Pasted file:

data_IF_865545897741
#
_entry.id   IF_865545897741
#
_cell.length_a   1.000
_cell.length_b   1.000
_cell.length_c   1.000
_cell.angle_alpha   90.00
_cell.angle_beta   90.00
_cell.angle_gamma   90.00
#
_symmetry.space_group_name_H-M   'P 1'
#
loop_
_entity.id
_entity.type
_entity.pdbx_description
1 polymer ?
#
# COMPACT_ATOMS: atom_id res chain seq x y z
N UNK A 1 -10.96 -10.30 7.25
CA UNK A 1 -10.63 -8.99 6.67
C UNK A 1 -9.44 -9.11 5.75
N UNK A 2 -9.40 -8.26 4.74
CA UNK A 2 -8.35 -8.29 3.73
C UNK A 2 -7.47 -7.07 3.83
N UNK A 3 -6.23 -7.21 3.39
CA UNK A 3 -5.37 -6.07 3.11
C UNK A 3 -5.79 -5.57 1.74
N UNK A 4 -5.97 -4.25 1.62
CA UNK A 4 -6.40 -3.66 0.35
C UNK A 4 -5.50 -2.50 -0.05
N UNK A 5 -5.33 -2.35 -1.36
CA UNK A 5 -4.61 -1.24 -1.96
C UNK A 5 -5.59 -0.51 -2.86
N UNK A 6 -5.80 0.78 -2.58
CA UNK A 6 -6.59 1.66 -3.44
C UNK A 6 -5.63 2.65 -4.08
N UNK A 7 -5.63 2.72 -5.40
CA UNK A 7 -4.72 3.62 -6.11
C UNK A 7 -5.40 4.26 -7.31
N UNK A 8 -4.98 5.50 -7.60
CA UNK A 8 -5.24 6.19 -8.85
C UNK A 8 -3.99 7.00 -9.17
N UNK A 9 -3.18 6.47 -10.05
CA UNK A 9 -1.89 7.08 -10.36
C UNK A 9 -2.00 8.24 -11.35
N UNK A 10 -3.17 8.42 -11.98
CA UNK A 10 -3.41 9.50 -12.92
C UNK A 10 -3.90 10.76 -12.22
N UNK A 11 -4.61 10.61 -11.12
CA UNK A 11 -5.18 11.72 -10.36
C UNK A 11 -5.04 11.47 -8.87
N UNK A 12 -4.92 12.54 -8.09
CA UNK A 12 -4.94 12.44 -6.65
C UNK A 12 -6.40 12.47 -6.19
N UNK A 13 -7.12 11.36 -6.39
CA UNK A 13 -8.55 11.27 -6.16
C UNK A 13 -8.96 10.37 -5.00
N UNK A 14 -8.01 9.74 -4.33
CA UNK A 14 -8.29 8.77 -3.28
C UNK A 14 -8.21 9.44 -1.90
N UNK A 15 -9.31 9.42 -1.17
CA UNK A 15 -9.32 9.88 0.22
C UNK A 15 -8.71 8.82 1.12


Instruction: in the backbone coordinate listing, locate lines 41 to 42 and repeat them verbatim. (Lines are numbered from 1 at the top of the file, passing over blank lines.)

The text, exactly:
C UNK A 7 -5.40 4.26 -7.31
N UNK A 8 -4.98 5.50 -7.60